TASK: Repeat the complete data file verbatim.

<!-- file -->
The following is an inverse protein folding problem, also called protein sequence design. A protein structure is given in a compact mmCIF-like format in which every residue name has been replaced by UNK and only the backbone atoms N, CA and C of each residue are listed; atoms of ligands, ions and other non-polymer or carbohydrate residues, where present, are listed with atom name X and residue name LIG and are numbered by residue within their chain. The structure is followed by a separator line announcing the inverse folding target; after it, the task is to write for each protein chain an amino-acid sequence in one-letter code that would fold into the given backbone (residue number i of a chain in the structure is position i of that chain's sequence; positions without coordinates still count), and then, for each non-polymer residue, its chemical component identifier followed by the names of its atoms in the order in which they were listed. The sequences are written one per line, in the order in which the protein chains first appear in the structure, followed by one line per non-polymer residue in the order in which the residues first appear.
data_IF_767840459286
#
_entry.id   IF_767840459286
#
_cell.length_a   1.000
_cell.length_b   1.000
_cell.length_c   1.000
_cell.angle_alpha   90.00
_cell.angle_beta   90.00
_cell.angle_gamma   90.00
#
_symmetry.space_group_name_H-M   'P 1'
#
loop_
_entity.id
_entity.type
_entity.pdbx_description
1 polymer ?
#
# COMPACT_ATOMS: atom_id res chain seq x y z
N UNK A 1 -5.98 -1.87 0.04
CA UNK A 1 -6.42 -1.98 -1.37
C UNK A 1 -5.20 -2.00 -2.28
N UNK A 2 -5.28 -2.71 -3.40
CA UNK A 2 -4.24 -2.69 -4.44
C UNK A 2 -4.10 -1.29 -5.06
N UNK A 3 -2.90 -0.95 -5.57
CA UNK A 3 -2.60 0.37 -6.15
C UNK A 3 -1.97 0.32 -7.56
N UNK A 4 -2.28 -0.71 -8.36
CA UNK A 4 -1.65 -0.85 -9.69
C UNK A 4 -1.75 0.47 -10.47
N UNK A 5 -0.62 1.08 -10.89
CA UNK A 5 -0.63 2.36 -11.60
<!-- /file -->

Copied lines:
The following is an inverse protein folding problem, also called protein sequence design. A protein structure is given in a compact mmCIF-like format in which every residue name has been replaced by UNK and only the backbone atoms N, CA and C of each residue are listed; atoms of ligands, ions and other non-polymer or carbohydrate residues, where present, are listed with atom name X and residue name LIG and are numbered by residue within their chain. The structure is followed by a separator line announcing the inverse folding target; after it, the task is to write for each protein chain an amino-acid sequence in one-letter code that would fold into the given backbone (residue number i of a chain in the structure is position i of that chain's sequence; positions without coordinates still count), and then, for each non-polymer residue, its chemical component identifier followed by the names of its atoms in the order in which they were listed. The sequences are written one per line, in the order in which the protein chains first appear in the structure, followed by one line per non-polymer residue in the order in which the residues first appear.
data_IF_767840459286
#
_entry.id   IF_767840459286
#
_cell.length_a   1.000
_cell.length_b   1.000
_cell.length_c   1.000
_cell.angle_alpha   90.00
_cell.angle_beta   90.00
_cell.angle_gamma   90.00
#
_symmetry.space_group_name_H-M   'P 1'
#
loop_
_entity.id
_entity.type
_entity.pdbx_description
1 polymer ?
#
# COMPACT_ATOMS: atom_id res chain seq x y z
N UNK A 1 -5.98 -1.87 0.04
CA UNK A 1 -6.42 -1.98 -1.37
C UNK A 1 -5.20 -2.00 -2.28
N UNK A 2 -5.28 -2.71 -3.40
CA UNK A 2 -4.24 -2.69 -4.44
C UNK A 2 -4.10 -1.29 -5.06
N UNK A 3 -2.90 -0.95 -5.57
CA UNK A 3 -2.60 0.37 -6.15
C UNK A 3 -1.97 0.32 -7.56
N UNK A 4 -2.28 -0.71 -8.36
CA UNK A 4 -1.65 -0.85 -9.69
C UNK A 4 -1.75 0.47 -10.47
N UNK A 5 -0.62 1.08 -10.89
CA UNK A 5 -0.63 2.36 -11.60